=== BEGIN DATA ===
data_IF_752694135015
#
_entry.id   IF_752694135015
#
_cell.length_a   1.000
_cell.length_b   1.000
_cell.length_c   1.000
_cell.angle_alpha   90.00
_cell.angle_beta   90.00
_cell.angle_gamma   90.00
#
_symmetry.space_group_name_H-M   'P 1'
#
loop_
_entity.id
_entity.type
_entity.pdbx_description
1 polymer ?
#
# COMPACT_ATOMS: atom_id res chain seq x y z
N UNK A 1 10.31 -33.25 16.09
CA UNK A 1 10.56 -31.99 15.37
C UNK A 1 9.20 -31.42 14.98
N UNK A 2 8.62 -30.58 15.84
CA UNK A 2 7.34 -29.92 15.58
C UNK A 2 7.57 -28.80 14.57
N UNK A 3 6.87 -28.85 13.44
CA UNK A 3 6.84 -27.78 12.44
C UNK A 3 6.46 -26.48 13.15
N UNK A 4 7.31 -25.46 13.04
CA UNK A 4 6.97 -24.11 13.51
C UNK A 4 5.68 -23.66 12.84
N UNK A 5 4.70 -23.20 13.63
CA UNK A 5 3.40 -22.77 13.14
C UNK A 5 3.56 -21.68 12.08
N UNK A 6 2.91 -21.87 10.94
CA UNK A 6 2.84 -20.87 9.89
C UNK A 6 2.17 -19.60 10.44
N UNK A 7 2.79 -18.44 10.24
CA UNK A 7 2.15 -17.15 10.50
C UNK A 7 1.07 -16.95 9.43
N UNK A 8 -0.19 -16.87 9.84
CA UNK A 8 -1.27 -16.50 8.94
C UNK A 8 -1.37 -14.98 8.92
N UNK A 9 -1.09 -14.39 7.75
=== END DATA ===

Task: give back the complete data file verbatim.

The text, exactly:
data_IF_752694135015
#
_entry.id   IF_752694135015
#
_cell.length_a   1.000
_cell.length_b   1.000
_cell.length_c   1.000
_cell.angle_alpha   90.00
_cell.angle_beta   90.00
_cell.angle_gamma   90.00
#
_symmetry.space_group_name_H-M   'P 1'
#
loop_
_entity.id
_entity.type
_entity.pdbx_description
1 polymer ?
#
# COMPACT_ATOMS: atom_id res chain seq x y z
N UNK A 1 10.31 -33.25 16.09
CA UNK A 1 10.56 -31.99 15.37
C UNK A 1 9.20 -31.42 14.98
N UNK A 2 8.62 -30.58 15.84
CA UNK A 2 7.34 -29.92 15.58
C UNK A 2 7.57 -28.80 14.57
N UNK A 3 6.87 -28.85 13.44
CA UNK A 3 6.84 -27.78 12.44
C UNK A 3 6.46 -26.48 13.15
N UNK A 4 7.31 -25.46 13.04
CA UNK A 4 6.97 -24.11 13.51
C UNK A 4 5.68 -23.66 12.84
N UNK A 5 4.70 -23.20 13.63
CA UNK A 5 3.40 -22.77 13.14
C UNK A 5 3.56 -21.68 12.08
N UNK A 6 2.91 -21.87 10.94
CA UNK A 6 2.84 -20.87 9.89
C UNK A 6 2.17 -19.60 10.44
N UNK A 7 2.79 -18.44 10.24
CA UNK A 7 2.15 -17.15 10.50
C UNK A 7 1.07 -16.95 9.43
N UNK A 8 -0.19 -16.87 9.84
CA UNK A 8 -1.27 -16.50 8.94
C UNK A 8 -1.37 -14.98 8.92
N UNK A 9 -1.09 -14.39 7.75